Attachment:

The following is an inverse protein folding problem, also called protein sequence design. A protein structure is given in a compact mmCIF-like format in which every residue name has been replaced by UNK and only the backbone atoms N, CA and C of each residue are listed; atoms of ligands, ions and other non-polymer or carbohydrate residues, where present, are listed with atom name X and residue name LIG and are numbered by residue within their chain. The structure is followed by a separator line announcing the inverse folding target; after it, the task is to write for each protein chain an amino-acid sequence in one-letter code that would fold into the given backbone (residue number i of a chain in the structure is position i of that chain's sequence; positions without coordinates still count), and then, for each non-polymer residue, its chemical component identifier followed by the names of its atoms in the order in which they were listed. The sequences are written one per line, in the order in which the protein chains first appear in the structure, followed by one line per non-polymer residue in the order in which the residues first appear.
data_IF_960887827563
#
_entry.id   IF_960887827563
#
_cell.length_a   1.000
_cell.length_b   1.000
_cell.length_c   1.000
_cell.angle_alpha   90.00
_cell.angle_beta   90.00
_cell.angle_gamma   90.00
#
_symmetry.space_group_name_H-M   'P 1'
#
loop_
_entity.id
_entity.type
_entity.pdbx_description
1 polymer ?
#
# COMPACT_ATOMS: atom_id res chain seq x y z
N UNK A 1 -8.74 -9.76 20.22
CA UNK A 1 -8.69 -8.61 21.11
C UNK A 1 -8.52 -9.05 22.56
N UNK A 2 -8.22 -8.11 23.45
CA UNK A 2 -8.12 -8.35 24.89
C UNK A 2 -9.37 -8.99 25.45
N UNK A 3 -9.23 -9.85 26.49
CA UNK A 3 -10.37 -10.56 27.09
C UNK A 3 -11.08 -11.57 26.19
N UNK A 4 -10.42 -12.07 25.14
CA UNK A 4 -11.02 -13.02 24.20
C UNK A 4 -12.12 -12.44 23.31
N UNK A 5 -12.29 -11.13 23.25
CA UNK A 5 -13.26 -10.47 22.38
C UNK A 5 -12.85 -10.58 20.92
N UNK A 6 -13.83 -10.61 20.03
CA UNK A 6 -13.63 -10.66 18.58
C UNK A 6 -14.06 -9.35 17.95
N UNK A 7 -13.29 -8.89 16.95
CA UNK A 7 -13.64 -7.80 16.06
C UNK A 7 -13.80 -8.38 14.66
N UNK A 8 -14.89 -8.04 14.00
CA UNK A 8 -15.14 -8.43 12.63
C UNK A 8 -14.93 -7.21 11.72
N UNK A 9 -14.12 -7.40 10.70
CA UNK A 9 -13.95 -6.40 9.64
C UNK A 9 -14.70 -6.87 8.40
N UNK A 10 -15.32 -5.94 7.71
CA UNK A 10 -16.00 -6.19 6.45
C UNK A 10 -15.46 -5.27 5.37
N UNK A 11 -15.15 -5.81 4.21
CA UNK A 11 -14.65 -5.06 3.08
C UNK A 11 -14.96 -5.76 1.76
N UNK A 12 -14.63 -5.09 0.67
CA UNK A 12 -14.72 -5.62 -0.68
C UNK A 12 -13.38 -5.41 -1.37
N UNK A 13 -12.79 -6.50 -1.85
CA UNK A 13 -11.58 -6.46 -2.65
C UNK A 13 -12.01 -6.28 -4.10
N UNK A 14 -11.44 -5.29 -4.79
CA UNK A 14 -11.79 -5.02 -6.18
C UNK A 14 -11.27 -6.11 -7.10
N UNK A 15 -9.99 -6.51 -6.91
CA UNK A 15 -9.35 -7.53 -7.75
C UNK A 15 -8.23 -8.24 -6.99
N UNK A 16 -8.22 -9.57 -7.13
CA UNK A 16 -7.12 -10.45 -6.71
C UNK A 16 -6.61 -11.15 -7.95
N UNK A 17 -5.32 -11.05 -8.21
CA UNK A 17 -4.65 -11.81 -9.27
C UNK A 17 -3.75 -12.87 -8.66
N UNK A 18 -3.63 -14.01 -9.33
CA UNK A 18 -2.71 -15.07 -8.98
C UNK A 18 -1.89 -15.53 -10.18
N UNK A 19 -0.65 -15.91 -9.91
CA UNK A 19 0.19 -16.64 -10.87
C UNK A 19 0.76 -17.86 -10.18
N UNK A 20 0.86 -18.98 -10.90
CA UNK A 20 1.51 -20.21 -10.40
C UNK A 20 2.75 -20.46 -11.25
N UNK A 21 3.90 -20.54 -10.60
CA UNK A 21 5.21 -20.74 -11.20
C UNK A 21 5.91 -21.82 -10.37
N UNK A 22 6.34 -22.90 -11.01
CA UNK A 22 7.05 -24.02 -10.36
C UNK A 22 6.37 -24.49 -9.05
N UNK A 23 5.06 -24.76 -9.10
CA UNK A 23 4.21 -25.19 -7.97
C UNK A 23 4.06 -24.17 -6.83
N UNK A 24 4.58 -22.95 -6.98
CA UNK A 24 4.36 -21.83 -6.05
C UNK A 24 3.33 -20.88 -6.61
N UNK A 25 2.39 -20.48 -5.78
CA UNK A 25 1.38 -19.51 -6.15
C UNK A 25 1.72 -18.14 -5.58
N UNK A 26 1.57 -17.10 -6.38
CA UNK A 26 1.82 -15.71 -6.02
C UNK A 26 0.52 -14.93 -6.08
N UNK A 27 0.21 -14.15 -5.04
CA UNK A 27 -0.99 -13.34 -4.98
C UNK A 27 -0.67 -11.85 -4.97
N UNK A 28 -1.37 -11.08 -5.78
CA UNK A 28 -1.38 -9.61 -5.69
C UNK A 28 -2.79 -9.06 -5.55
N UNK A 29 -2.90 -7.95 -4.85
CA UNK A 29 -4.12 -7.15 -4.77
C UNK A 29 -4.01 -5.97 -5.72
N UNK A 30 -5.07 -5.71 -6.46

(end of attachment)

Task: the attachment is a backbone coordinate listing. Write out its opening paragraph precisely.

The following is an inverse protein folding problem, also called protein sequence design. A protein structure is given in a compact mmCIF-like format in which every residue name has been replaced by UNK and only the backbone atoms N, CA and C of each residue are listed; atoms of ligands, ions and other non-polymer or carbohydrate residues, where present, are listed with atom name X and residue name LIG and are numbered by residue within their chain. The structure is followed by a separator line announcing the inverse folding target; after it, the task is to write for each protein chain an amino-acid sequence in one-letter code that would fold into the given backbone (residue number i of a chain in the structure is position i of that chain's sequence; positions without coordinates still count), and then, for each non-polymer residue, its chemical component identifier followed by the names of its atoms in the order in which they were listed. The sequences are written one per line, in the order in which the protein chains first appear in the structure, followed by one line per non-polymer residue in the order in which the residues first appear.